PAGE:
The memory manager computes the size levels using the MinPoolSize and MaxPoolSize parameters by interpolating between the two values in increasing powers of 2. For example, if the MinPoolSize is 4 and the MaxPoolSize is 1024, the size levels are {4, 8, 16, 32, 64, 128, 256, 512, 1024}.

Positive integer that is a power of 2. Default value is 2048.

Memory Minimization

GPU Coder analyzes the data dependency between CPU and GPU partitions and performs optimizations to minimize the number of cudaMemcpy function calls in the generated code. The analysis also determines the minimum set of locations where data must be copied between CPU and GPU by using cudaMemcpy.

For example, the function foo has sections of code that process data sequentially on the CPU and in parallel on the GPU.

function [out] = foo(input1,input2)
	   …
     % CPU work
			input1 = …
			input2 = …
			tmp1 = …
			tmp2 = …
   	…
     % GPU work
			kernel1(gpuInput1, gpuTmp1);
       kernel2(gpuInput2, gpuTmp1, gpuTmp2);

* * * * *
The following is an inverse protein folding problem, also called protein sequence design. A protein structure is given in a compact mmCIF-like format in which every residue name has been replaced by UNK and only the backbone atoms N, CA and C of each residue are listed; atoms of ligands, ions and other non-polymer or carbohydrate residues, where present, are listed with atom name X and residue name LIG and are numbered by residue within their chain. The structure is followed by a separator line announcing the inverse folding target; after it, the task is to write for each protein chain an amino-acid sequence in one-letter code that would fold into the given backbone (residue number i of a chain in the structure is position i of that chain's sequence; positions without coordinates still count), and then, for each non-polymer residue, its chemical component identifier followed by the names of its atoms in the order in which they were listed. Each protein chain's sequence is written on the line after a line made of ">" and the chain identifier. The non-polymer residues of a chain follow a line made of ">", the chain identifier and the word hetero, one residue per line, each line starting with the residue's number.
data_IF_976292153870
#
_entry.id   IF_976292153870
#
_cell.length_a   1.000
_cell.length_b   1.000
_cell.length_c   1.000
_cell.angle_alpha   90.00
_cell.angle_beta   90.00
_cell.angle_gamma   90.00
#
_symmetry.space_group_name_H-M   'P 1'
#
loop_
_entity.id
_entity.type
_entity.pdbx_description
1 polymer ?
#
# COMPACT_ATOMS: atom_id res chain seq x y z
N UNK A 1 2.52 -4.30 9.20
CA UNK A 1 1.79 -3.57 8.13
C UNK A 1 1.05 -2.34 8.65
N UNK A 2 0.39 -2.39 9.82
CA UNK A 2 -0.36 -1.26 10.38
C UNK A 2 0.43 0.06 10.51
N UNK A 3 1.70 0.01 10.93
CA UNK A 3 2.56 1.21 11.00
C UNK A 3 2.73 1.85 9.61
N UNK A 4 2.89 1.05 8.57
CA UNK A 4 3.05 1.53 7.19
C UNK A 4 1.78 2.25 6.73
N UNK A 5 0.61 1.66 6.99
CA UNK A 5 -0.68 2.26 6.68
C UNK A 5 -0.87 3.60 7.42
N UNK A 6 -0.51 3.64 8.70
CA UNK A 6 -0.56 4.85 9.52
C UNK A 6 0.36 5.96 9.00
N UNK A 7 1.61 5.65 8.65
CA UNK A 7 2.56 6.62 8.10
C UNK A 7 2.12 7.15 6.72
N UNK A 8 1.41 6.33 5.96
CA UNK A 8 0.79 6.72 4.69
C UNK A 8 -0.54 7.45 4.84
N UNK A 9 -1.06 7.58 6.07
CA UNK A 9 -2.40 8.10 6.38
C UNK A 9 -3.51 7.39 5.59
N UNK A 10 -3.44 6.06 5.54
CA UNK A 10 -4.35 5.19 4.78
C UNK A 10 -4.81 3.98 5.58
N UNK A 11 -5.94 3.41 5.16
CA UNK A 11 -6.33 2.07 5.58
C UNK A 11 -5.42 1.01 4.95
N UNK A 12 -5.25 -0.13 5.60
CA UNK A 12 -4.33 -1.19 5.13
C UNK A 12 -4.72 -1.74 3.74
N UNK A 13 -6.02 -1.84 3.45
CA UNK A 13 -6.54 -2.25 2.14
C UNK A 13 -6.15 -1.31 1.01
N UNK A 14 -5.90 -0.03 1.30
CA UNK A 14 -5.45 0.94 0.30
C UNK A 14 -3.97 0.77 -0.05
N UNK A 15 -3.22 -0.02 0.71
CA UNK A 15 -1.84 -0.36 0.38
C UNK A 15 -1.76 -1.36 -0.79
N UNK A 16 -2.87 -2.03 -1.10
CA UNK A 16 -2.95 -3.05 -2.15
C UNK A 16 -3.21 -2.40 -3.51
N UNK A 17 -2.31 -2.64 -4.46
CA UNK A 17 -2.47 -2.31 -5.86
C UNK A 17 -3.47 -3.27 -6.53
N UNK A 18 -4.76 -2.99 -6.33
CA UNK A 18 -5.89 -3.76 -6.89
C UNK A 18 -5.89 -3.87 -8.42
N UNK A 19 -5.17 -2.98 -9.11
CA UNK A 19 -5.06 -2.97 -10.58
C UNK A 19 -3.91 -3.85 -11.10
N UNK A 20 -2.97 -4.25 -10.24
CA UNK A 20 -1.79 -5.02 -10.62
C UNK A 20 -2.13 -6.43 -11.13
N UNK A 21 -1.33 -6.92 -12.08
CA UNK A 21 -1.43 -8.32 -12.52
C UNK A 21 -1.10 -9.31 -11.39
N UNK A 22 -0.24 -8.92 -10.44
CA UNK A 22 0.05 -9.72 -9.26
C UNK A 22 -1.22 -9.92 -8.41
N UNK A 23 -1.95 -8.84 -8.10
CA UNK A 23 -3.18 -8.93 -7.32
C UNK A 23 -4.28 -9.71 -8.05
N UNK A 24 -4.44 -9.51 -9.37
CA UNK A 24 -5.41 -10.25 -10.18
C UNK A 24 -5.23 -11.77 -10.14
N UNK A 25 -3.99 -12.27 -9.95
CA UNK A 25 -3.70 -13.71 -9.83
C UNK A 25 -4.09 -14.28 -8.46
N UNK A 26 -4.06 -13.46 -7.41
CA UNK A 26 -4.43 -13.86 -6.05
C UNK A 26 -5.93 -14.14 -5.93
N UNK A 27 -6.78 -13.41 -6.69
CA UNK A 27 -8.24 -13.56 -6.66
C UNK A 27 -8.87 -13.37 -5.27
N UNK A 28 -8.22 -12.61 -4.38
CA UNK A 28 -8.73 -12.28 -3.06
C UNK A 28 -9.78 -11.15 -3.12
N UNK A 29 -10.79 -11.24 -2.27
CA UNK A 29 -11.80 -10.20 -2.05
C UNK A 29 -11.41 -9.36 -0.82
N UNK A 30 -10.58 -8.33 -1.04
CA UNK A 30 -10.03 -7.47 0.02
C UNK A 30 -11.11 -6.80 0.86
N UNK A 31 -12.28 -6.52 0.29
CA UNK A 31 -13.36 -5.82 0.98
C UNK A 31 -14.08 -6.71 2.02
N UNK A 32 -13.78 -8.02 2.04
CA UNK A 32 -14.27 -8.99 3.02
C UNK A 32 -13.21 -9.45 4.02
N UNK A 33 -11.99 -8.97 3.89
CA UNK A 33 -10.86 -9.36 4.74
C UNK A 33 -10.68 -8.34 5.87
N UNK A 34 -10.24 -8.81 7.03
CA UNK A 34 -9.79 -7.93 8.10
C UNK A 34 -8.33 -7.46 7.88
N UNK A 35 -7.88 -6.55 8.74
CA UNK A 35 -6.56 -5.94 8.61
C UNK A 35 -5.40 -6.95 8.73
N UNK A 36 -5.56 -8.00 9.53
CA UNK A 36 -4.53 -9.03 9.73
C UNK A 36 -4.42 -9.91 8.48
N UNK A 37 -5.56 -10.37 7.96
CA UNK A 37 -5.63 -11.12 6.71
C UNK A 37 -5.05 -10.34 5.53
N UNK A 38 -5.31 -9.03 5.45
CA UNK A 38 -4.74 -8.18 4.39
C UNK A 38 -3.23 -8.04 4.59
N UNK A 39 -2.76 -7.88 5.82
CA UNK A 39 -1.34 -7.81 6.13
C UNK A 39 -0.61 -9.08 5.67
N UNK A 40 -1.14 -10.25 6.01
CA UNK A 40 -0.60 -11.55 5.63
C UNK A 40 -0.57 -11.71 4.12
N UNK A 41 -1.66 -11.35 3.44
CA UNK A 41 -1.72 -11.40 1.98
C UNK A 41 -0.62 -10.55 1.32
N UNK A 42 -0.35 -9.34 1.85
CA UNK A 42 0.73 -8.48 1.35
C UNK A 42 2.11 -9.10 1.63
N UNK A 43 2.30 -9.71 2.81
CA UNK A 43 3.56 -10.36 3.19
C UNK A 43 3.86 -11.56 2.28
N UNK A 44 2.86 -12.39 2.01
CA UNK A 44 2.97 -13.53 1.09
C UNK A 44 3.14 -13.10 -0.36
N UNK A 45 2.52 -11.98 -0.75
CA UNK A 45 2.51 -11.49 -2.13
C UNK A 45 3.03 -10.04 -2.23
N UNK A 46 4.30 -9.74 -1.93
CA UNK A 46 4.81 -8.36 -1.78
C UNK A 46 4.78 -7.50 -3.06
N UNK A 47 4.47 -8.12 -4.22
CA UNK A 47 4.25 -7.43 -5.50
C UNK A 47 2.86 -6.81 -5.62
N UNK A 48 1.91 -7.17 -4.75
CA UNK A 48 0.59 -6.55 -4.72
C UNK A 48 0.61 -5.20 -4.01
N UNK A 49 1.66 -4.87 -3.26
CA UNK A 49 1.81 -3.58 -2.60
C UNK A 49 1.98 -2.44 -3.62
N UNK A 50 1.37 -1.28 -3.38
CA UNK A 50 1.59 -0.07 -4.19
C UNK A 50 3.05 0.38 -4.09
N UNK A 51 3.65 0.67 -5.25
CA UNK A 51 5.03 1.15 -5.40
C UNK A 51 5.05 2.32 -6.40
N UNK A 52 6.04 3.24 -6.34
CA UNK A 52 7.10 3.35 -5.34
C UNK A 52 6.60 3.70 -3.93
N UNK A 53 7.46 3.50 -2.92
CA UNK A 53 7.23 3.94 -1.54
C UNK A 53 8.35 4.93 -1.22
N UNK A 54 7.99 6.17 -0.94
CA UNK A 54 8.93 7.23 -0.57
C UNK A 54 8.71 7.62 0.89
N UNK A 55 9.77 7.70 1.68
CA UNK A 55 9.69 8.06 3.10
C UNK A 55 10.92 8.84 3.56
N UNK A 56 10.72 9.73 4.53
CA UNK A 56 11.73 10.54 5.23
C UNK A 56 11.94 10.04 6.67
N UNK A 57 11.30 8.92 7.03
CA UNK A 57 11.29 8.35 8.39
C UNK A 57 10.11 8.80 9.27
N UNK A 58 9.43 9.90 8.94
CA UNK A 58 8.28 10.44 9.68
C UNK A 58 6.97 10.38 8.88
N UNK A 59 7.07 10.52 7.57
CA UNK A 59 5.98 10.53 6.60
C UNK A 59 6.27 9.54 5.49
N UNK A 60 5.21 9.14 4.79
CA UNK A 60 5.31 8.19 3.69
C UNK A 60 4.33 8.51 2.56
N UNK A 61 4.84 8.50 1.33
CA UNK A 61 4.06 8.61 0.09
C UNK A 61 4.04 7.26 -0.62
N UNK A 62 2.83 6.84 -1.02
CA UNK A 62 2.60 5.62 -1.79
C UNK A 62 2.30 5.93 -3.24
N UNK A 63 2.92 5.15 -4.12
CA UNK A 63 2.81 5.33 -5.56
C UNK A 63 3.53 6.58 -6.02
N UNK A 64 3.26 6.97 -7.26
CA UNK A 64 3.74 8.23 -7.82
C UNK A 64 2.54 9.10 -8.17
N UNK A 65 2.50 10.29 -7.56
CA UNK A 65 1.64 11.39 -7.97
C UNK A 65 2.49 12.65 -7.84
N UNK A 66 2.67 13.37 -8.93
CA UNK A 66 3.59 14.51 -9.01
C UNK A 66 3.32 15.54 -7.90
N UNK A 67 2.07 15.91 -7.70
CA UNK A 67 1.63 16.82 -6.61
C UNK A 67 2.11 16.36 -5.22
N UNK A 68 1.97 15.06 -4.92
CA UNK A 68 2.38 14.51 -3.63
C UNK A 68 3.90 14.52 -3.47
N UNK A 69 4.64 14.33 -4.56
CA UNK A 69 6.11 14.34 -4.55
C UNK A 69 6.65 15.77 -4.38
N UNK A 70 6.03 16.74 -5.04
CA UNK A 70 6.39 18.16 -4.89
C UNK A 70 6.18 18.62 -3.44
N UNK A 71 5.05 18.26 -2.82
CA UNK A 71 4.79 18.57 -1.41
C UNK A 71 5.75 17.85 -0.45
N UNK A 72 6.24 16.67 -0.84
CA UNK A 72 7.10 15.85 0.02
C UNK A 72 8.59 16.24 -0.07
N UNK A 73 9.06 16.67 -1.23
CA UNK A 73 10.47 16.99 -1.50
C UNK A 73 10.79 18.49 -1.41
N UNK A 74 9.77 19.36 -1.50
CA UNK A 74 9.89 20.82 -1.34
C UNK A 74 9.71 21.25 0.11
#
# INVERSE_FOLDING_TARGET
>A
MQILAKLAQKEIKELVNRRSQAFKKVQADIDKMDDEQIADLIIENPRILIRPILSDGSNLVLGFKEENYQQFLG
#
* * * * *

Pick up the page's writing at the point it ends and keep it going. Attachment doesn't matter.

kernel3(gpuTmp1, gpuTmp2, gpuOut);

   	…
     % CPU work
       … = out

end

An unoptimized CUDA implementation can potentially have multiple cudaMemcpy function calls to transfer all inputs gpuInput1,gpuInput2, and the temporary results gpuTmp1,gpuTmp2 between kernel calls. Because the intermediate results gpuTmp1,gpuTmp2 are not used outside the GPU, they can be stored within the GPU memory resulting in fewer cudaMemcpy function calls. These optimizations improve overall performance of the generated code. The optimized implementation is:

gpuInput1 = input1;
gpuInput2 = input2;

kernel1<<< >>>(gpuInput1, gpuTmp1);
kernel2<<< >>>(gpuInput2, gpuTmp1, gpuTmp2);
kernel3<<< >>>(gpuTmp1, gpuTmp2, gpuOut);

out = gpuOut;

To eliminate redundant cudaMemcpy calls, GPU Coder analyzes all uses and definitions of a given variable and uses status flags to perform minimization. An example of the original code and what the generated code looks like is shown in this table.

Original CodeOptimized Generated Code
A(:) = …
…
for i = 1:N
   gB = kernel1(gA);
   gA = kernel2(gB);

   if (somecondition)
      gC = kernel3(gA, gB);
   end
   …
end
…
… = C;
A(:) = …
A_isDirtyOnCpu = true;
…
for i = 1:N
   if (A_isDirtyOnCpu)
      gA = A;
      A_isDirtyOnCpu = false;
   end
   gB = kernel1(gA);
   gA = kernel2(gB);
   if (somecondition)
      gC = kernel3(gA, gB);
      C_isDirtyOnGpu = true;
   end
   …
end
…
if (C_isDirtyOnGpu)
   C = gC;
   C_isDirtyOnGpu = false;
end
… = C;

The _isDirtyOnCpu flag tells the GPU Coder memory optimization about routines where the given variable is declared and used either on the CPU or on then GPU.

See Also

Apps

Functions

Objects